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The Ethics and Legalities of Medication Error Disclosure
Name
Walden University
NURS6521, Advanced Pharmacology
2022
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The Ethics and Legalities of Medication Error Disclosure
Medication error is an important cause of patient morbidity and mortality, yet it can be a
confusing and underappreciated concept. A medication error is any error that occurs at any time
in the medication course. It has been estimated by the Institute of Medicine that medication
errors cause 1 of 131 outpatient and 1 of 854 inpatient deaths. Medication, patient factors, and
health care professional factors can lead to medication errors (Wittich, Burkle, & Lanier, 2014,
August). The purpose of this paper is to discuss ethical and legal implications of
disclosure/nondisclosure local state laws, and various strategies to help prevent medication
prescription errors.
Ethical and Legal Implications of Disclosure and Nondisclosure.
Although most doctors believe that errors should be disclosed to patients when they
occur, in reality, most doctors and institutions do not disclose such mishaps to patients and their
families. Non-disclosure of medical errors to patients and/or their families is a violation of
ethical principles and cannot ever be justified. As a provider of healthcare, we have a duty to
uphold by being honest with our patients despite the circumstance, because it is our
responsibility to maintain an open and truthful functioning relationship. In the Code of Ethics
released by the American Nurses Association (2015), it states there are no exceptions for
nondisclosure and all mistakes must be reported to the appropriateauthorities to ensure patient
quality and safety (Edwin, 2009). A doctor is therefore ethically bound to disclose mistakes to
the patient. Ethical value of the action alone as considered by the possible consequences of the
action; it then becomes obvious that the right thing to do when errors occur is for practitioners to
tell patients about the errors. According to the state of Michigan is liable to provide for the
prevention and control of diseases and disabilities; to provide for the classification,
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administration, regulation, financing, and maintenance of personal, environmental, and other
health services and activities (Michigan Legislature. n.d.).
Process of Writing Prescriptions
Hospitals that satisfy meaningful use criteria can receive millions of dollars.
Implementing computerized provider order entry (CPOE) with clinical decision support systems
(CDSS) that check for allergies and drug-drug interactions is one of several basic criteria for
meaningful use by hospitals. Medication errors were approximately half as common when
providers used CPOE than when they used paper-order entry.>>Errors in timing, are generally less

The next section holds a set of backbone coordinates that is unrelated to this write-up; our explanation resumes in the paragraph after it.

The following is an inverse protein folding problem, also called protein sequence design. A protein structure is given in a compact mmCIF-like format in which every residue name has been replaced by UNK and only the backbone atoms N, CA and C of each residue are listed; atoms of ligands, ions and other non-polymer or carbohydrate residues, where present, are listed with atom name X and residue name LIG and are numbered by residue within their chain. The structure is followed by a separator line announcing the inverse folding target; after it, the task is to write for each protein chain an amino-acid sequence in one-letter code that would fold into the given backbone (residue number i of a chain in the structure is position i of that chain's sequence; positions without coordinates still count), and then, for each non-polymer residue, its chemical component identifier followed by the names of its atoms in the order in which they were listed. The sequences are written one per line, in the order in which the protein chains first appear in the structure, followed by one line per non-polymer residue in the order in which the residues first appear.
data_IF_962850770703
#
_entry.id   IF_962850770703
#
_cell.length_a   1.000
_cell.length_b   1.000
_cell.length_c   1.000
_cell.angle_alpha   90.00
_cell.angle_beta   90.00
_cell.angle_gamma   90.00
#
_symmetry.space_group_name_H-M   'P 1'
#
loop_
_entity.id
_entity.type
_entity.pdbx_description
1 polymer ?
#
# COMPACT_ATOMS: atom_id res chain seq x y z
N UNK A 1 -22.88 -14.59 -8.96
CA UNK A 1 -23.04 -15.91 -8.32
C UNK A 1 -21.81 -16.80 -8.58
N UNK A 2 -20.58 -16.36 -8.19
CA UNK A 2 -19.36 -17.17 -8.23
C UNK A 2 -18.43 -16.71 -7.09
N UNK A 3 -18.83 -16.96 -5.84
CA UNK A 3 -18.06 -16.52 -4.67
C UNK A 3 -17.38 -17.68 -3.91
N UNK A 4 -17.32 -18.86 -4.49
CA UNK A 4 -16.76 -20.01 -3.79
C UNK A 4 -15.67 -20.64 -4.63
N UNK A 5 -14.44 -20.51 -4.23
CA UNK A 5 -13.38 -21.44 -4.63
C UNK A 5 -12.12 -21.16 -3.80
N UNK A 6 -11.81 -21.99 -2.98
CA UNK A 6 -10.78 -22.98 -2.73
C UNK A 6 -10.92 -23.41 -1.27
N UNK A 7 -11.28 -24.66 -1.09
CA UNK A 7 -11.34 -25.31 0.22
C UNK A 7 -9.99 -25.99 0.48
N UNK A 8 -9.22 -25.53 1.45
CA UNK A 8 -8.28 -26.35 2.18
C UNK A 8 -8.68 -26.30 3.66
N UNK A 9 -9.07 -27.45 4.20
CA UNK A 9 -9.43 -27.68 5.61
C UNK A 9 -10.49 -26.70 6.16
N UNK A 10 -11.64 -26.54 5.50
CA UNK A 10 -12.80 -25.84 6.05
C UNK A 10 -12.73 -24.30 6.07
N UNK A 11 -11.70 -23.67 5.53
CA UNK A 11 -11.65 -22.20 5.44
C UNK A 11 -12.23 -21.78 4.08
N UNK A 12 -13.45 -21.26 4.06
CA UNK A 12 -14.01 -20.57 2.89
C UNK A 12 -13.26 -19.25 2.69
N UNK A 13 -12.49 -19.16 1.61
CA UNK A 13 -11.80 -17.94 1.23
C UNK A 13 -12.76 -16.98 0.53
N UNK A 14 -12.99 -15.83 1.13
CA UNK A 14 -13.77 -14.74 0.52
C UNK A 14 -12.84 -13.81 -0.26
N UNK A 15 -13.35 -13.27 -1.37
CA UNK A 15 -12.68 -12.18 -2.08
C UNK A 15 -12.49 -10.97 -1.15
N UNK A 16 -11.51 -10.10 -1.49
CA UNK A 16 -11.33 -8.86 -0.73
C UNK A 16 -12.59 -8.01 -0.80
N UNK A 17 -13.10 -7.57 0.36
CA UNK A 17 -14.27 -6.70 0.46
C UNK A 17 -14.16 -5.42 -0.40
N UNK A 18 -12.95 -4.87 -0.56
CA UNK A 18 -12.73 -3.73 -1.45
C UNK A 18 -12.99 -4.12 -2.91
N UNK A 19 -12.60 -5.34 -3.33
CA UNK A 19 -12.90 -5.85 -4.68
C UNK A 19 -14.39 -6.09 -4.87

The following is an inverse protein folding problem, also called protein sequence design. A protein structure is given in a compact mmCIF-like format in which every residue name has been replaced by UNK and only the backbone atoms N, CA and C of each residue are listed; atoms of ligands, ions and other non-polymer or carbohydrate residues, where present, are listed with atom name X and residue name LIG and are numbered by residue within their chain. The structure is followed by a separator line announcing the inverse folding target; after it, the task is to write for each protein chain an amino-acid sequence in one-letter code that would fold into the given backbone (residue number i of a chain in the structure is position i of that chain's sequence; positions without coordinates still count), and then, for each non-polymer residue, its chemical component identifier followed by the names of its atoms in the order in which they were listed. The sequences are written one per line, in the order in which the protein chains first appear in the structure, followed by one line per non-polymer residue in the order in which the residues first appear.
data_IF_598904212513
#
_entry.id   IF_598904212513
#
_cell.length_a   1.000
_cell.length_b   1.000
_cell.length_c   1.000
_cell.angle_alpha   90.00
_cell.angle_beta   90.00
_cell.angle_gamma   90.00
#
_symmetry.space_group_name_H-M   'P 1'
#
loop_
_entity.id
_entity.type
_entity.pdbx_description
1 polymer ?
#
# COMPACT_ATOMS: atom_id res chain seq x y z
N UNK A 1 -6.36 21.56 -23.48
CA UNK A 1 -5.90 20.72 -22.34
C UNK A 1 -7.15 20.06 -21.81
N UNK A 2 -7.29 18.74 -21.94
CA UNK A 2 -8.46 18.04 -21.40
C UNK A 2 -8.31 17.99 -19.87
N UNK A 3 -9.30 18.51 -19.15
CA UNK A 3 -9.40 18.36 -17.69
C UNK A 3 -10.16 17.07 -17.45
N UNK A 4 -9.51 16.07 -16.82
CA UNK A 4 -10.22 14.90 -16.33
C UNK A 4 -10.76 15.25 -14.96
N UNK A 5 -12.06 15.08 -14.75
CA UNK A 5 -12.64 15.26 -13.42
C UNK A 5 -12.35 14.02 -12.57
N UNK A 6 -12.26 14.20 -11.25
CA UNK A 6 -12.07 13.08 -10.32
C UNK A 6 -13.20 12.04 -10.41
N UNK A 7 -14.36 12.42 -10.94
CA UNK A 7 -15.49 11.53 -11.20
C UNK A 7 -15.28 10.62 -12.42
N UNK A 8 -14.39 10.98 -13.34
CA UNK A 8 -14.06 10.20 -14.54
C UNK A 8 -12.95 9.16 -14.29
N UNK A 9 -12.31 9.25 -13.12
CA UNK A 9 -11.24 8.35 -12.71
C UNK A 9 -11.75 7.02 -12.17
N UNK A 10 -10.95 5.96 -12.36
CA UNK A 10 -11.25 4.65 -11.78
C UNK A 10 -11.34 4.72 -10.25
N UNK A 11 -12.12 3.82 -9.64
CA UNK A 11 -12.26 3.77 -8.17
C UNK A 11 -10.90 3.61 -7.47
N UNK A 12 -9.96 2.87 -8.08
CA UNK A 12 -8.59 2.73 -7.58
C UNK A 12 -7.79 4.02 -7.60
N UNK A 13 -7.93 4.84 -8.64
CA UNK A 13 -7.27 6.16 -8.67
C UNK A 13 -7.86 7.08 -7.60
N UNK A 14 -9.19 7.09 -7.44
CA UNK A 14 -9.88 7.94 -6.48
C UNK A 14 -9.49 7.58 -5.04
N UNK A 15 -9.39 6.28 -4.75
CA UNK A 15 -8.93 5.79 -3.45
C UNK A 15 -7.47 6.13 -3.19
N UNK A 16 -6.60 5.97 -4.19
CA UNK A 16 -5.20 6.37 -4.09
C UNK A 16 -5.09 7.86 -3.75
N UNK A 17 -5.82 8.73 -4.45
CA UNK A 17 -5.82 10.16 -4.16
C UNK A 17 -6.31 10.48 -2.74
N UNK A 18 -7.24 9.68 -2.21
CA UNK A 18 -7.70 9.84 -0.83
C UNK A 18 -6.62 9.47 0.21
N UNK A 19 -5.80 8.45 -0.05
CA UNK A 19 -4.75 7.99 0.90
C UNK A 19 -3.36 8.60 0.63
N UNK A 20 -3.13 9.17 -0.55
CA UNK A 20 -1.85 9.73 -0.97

risky than giving a medication to the wrong patient. Many commonly used medications, such as
anti-hypertensives and antibiotics, have sufficiently long half-lives with the purpose of receiving
a dose an hour or two late has little clinical effect. By contrast, receiving an anti-hypertensive or
antibiotic intended for someone else poses risks of low blood pressure or an allergic reaction
(Nuckols, et.al, 2014).
Summary
Common consequences faced by physicians after medication errors can include loss of patient
trust, civil actions, criminal charges, and medical board discipline. Methods to prevent
medication errors from occurring have been used with varying success. When an error is
discovered, most patients expect disclosure that is timely, given in person, and accompanied with
an apology and efforts to prevent future errors. Learning more about medication errors may
enhance health care professionals' ability to provide safe care to their patients (Wittich, Burkle,
& Lanier, 2014, August).
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References
Edwin, A. (2009). Non-disclosure of medical errors an egregious violation of ethical
principles.>Ghana Medical Journal,>43(1), 34-39.
Michigan Legislature. (n.d.). Retrieved March 15, 2017, from
http://www.legislature.mi.gov/(S(ojqh41isaxgmy0thlw1c2atn))/mileg.aspx?
page=getobject&objectname=mcl-333-16243&
Nuckols, T. K., Smith-Spangler, C., Morton, S. C., Asch, S. M., Patel, V. M., Anderson, L. J., ...
& Shekelle, P. G. (2014). The effectiveness of computerized order entry at reducing
preventable adverse drug events and medication errors in hospital settings: a systematic
review and meta-analysis.>Systematic reviews,>3(1), 56.
Wittich, C. M., Burkle, C. M., & Lanier, W. L. (2014, August). Medication errors: an overview
for clinicians. In>Mayo Clinic Proceedings>(Vol. 89, No. 8, pp. 1116-1125). Elsevier.
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